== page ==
Bear Chases Man Near Downtown Keene; Both OK

From the Keene Sentinel: A hungry young black bear ripped open a homeless man’s tent Tuesday (May 26) and chased him through the woods in Keene, according to wildlife officials. The local man, identified as Dave Kolek, was not injured during the incident. Kolek wears tattered clothing, has a thick beard and long hair and is known by an array of nicknames, including “Tarzan” and “Jumanji.”

The bear tore open Kolek’s tent, which was located in a wooded area near the intersection of Main Street and Route 101, shortly after 10:30 a.m., N.H. Fish and Game Officer Josiah Towne said.

In NH, Fight Over Sustainable Transport Heats Up

New Hampshire Governor John Lynch said on May 22 he would veto the legislature’s effort to raise gas taxes. The House’s budget includes a 15 cent increase in the gas tax. The tax would raise $44 million next year.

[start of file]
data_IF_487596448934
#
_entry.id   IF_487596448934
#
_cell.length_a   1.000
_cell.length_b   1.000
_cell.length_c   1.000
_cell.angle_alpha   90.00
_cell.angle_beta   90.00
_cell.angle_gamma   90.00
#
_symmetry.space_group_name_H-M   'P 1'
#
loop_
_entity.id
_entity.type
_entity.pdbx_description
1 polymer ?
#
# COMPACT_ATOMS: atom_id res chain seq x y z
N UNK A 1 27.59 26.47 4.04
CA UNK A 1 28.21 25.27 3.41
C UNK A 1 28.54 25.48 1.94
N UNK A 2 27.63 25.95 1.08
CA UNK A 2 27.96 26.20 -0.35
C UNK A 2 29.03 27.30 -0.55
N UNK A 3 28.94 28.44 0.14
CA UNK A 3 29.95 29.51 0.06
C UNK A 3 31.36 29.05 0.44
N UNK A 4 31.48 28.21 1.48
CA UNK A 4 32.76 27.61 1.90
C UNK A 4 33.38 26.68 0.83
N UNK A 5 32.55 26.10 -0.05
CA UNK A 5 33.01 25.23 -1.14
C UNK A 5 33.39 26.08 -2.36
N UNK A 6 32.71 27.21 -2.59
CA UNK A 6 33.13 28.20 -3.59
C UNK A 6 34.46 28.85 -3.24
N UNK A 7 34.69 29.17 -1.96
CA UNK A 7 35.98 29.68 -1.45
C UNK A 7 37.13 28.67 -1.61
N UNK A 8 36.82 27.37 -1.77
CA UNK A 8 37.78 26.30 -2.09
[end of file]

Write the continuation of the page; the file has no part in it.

Gas in Europe is more than twice the price of gas in the U.S. because of taxes. The tax money is used to create train networks, bicycle paths, and other transportation alternatives that work much better than in the U.S.

Taxes in France make up about 70 percent of the price of gas. In the U.S., it's less than 20 percent.

Collapse Leaves Parts of Downtown Keene Without Water

A major water main broke at around 3 a.m. on May 8 in downtown Keene leaving residents with no water or low water pressure. Water and Sewer Superintendent Joseph W. Tonweber told the Keene Sentinel that the collapse “blew a big hole in the street." The crater reached from a sidewalk fence to the middle of the road, he said.

Steve Chase lives in Keene, where he is director of Antioch University’s program in Environmental Advocacy.

Local Food Co-ops Hear from Activists

Food co-ops keep consumers’ money in the local community, unlike chain supermarkets like Stop and Shop or Price Chopper. The Greenfield food co-op opened in 1980; the Brattleboro one, also in business for decades, is the size of a small supermarket.